What eBay chooses to do with its money is one thing, but now that it plays in the payment-processing game, how it handles sellers' funds is a different story.
Here's what eBay tells sellers seeking answers on how eBay is handling their money:
Author: eBay for Business
Hello Dawn - Thank you for address your concerns with us. This is definitely not the experience we'd like for our sellers to have. Currently our managed payments specialists are having a longer than usual wait time. We do suggest requesting your call back as soon as possible since call back spots to do fill up quickly. Your feedback is always appreciated and we're hoping to get this call back issue resolved in the future. ~Gabriel (Facebook post, February 9, 2021 at 3:24 pm)
This is not a start-up company, or a company that is having cashflow issues and struggling to fund proper customer support for its customers.
On the contrary, eBay recently shared
that in 2020, it paid $447 million in cash dividends to shareholders.
It also took $5.1 billion in cash and bought back shares of eBay stock. ("A company might buy back its shares to boost the value of the stock and to improve the financial statements," according to Investopedia.)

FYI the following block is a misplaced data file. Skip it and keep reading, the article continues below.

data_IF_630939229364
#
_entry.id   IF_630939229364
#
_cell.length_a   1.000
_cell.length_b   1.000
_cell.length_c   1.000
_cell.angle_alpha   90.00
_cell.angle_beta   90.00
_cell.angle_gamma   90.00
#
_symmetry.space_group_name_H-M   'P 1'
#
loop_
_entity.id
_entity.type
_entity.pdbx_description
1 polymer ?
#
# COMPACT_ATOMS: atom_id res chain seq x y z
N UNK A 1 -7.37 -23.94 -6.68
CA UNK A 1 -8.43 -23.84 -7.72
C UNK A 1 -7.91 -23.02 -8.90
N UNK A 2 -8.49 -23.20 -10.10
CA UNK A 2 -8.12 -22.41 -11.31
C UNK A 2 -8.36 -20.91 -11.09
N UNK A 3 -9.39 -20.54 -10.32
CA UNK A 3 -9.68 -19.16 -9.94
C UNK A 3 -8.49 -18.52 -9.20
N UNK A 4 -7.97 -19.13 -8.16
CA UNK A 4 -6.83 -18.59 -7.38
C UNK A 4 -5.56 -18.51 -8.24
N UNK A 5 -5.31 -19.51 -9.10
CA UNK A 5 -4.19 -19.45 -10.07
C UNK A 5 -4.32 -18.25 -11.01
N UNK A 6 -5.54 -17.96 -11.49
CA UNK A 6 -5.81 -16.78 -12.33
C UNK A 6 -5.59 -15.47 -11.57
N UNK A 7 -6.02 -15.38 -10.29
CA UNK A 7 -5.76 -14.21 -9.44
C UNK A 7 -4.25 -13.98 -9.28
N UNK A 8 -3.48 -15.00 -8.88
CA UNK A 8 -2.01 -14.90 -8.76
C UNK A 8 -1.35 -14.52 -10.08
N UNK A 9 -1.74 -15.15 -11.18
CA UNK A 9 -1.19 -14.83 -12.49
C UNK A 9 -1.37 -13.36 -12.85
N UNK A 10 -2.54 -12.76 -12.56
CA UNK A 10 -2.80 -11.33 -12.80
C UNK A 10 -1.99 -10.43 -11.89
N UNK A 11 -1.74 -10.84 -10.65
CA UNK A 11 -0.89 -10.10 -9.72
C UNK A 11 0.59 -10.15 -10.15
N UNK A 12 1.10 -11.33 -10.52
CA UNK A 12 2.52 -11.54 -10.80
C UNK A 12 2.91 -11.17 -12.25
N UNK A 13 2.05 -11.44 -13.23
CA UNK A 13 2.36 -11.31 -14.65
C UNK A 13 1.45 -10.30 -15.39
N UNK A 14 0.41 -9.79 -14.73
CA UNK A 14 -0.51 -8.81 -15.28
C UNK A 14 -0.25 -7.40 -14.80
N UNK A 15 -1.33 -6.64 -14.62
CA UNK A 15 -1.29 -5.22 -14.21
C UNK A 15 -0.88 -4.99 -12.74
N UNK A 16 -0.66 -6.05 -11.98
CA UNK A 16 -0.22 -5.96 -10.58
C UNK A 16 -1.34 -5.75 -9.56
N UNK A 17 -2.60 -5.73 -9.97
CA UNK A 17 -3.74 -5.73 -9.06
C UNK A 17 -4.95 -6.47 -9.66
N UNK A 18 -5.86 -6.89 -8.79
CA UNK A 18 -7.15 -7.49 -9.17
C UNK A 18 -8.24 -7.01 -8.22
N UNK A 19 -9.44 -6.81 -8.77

eBay management made the decision to leave what sellers describe as inadequate customer support for those experiencing problems accessing their funds, despite the over $5 billion it had in its coffers last year.
This leaves sellers scrambling when they can't get answers about things like disbursements (payouts) and potentially impacts the cash flow of small businesses. It's hard to imagine a company like PayPal not getting called out if it provided the kind of service eBay sellers describe.
The thread on the Facebook post
is eye-opening for anyone not already familiar with the issues with which sellers are struggling. It may be tempting to dismiss comments left by anonymous posters on industry boards. But Facebook doesn't allow anonymous posts - these are sellers using their real names to lodge their concerns.